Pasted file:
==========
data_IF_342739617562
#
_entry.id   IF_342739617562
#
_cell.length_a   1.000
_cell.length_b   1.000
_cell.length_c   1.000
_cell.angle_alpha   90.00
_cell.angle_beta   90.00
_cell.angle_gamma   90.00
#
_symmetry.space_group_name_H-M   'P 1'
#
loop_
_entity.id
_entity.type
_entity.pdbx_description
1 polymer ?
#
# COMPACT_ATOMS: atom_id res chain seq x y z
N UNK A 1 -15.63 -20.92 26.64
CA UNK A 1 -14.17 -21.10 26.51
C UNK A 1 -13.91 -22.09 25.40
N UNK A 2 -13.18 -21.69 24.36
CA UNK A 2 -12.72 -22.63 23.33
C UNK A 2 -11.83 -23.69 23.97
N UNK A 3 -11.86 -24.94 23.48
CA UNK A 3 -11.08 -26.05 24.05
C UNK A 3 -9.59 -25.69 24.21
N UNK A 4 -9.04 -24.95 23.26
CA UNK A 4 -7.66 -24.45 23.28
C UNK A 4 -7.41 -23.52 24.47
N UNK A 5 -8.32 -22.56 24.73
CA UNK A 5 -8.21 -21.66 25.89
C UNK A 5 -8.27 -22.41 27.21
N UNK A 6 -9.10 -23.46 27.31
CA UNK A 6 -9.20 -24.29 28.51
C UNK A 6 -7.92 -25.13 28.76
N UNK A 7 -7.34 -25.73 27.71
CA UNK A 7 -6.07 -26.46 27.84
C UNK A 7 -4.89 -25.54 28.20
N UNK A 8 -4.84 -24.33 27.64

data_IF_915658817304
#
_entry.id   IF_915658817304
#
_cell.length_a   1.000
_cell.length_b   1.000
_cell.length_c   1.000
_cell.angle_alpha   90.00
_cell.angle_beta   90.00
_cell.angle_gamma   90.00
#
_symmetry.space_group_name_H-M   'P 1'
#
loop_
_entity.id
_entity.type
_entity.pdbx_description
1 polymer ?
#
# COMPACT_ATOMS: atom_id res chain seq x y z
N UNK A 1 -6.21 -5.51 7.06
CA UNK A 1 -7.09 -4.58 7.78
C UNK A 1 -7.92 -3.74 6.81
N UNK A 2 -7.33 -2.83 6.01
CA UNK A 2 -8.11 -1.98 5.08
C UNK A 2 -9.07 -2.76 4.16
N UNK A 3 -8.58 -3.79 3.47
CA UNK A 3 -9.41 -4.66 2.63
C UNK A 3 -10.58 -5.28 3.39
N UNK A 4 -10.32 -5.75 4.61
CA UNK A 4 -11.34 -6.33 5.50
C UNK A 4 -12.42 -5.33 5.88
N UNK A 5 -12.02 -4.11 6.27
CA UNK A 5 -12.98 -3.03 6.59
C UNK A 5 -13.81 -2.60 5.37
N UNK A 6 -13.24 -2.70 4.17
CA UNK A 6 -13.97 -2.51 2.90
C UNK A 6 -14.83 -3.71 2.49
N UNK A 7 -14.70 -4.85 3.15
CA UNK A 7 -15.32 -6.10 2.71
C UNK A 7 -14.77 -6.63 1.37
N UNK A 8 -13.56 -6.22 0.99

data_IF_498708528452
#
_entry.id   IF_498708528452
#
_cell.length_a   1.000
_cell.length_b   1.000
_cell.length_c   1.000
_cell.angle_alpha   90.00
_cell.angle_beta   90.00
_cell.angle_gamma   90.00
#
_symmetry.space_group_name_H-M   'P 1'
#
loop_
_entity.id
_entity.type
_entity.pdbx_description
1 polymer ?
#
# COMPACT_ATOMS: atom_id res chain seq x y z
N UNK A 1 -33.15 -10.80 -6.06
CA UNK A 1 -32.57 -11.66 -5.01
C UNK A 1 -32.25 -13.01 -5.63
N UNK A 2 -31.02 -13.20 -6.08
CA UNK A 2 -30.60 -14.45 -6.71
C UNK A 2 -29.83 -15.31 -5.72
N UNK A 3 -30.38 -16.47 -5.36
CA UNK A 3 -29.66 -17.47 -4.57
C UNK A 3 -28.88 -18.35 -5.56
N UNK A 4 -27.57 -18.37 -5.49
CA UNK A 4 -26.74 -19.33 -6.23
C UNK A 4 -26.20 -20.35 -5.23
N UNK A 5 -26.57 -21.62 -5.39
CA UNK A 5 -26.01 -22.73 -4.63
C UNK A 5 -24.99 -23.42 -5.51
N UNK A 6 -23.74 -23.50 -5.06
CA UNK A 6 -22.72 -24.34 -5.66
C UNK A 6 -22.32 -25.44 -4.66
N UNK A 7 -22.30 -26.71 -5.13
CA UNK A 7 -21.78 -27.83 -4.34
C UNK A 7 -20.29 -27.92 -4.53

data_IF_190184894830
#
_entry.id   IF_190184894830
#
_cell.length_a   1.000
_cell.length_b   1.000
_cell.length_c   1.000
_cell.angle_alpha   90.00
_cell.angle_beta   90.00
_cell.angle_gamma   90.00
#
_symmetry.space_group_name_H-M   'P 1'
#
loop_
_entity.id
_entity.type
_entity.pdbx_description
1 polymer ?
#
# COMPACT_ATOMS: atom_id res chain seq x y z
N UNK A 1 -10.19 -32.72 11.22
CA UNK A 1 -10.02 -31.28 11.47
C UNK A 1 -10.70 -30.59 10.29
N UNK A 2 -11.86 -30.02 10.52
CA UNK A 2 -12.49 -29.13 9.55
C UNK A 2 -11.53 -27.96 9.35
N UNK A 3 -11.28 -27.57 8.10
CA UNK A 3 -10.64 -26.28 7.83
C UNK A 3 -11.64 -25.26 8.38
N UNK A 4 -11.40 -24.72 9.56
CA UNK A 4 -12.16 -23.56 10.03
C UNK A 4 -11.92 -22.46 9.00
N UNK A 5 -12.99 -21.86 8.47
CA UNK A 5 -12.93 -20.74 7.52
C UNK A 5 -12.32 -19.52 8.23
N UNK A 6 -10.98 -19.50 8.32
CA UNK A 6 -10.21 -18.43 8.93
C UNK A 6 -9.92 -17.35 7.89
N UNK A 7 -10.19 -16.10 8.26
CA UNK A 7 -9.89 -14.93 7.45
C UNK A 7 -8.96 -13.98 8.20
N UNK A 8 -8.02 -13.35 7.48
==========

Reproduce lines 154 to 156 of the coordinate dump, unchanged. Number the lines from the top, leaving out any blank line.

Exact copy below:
C UNK A 3 -11.64 -25.26 8.38
N UNK A 4 -11.40 -24.72 9.56
CA UNK A 4 -12.16 -23.56 10.03